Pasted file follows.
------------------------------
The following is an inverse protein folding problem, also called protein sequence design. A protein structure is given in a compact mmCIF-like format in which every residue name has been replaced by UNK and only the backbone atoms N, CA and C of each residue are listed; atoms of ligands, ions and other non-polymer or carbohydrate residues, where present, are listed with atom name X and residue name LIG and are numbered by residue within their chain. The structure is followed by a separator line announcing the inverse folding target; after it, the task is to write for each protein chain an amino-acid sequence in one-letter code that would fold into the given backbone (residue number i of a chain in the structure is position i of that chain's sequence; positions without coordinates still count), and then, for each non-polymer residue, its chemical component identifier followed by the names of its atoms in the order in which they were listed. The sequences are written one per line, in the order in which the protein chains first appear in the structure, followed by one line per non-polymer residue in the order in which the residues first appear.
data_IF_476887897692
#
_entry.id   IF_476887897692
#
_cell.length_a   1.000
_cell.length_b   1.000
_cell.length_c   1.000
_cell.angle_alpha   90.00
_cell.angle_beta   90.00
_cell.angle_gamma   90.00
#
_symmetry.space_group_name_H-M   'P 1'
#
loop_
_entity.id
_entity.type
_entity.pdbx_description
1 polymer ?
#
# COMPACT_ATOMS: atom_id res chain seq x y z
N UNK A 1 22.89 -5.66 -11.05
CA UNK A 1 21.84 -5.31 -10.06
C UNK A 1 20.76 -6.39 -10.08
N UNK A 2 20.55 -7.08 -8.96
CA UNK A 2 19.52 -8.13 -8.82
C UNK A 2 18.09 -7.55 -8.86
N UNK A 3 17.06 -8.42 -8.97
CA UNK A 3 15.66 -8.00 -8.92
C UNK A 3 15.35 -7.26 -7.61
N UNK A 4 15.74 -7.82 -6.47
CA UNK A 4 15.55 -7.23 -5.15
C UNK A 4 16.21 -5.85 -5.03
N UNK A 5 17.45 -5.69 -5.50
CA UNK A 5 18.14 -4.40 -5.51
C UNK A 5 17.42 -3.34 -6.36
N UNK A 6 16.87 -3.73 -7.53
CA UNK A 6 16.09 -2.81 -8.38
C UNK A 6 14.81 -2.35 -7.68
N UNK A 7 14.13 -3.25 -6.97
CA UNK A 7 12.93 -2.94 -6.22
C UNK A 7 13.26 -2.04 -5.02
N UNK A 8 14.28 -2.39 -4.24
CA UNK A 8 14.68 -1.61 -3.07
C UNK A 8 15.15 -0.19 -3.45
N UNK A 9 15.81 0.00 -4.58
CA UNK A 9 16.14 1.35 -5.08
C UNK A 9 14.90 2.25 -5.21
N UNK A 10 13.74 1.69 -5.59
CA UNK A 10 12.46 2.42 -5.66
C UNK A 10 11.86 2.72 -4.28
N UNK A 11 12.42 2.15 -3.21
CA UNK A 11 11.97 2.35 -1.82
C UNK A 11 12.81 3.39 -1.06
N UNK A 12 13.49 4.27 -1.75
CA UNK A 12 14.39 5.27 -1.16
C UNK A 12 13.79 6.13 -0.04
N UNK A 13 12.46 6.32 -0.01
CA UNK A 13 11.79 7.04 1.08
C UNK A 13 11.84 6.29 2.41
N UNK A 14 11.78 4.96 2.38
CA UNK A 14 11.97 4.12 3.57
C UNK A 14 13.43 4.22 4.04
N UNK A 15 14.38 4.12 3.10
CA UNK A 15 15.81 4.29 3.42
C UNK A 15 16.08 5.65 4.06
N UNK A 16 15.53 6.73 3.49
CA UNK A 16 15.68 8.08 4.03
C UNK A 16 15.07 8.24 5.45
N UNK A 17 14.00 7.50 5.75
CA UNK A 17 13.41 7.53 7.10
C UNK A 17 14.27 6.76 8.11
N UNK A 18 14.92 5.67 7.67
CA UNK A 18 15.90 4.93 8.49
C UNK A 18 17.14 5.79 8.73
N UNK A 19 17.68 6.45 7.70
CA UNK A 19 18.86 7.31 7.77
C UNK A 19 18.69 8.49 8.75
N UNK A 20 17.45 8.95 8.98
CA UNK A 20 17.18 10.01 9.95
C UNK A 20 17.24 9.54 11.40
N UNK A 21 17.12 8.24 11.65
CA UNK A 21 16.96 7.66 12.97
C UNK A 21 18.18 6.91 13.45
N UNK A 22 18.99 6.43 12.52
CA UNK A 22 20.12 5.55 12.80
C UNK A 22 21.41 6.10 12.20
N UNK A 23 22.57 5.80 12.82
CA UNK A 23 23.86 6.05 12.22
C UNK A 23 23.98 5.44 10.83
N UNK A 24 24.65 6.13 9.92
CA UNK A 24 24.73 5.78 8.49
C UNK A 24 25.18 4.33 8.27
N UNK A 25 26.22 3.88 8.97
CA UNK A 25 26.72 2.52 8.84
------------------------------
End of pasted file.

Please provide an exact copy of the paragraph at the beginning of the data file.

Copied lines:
The following is an inverse protein folding problem, also called protein sequence design. A protein structure is given in a compact mmCIF-like format in which every residue name has been replaced by UNK and only the backbone atoms N, CA and C of each residue are listed; atoms of ligands, ions and other non-polymer or carbohydrate residues, where present, are listed with atom name X and residue name LIG and are numbered by residue within their chain. The structure is followed by a separator line announcing the inverse folding target; after it, the task is to write for each protein chain an amino-acid sequence in one-letter code that would fold into the given backbone (residue number i of a chain in the structure is position i of that chain's sequence; positions without coordinates still count), and then, for each non-polymer residue, its chemical component identifier followed by the names of its atoms in the order in which they were listed. The sequences are written one per line, in the order in which the protein chains first appear in the structure, followed by one line per non-polymer residue in the order in which the residues first appear.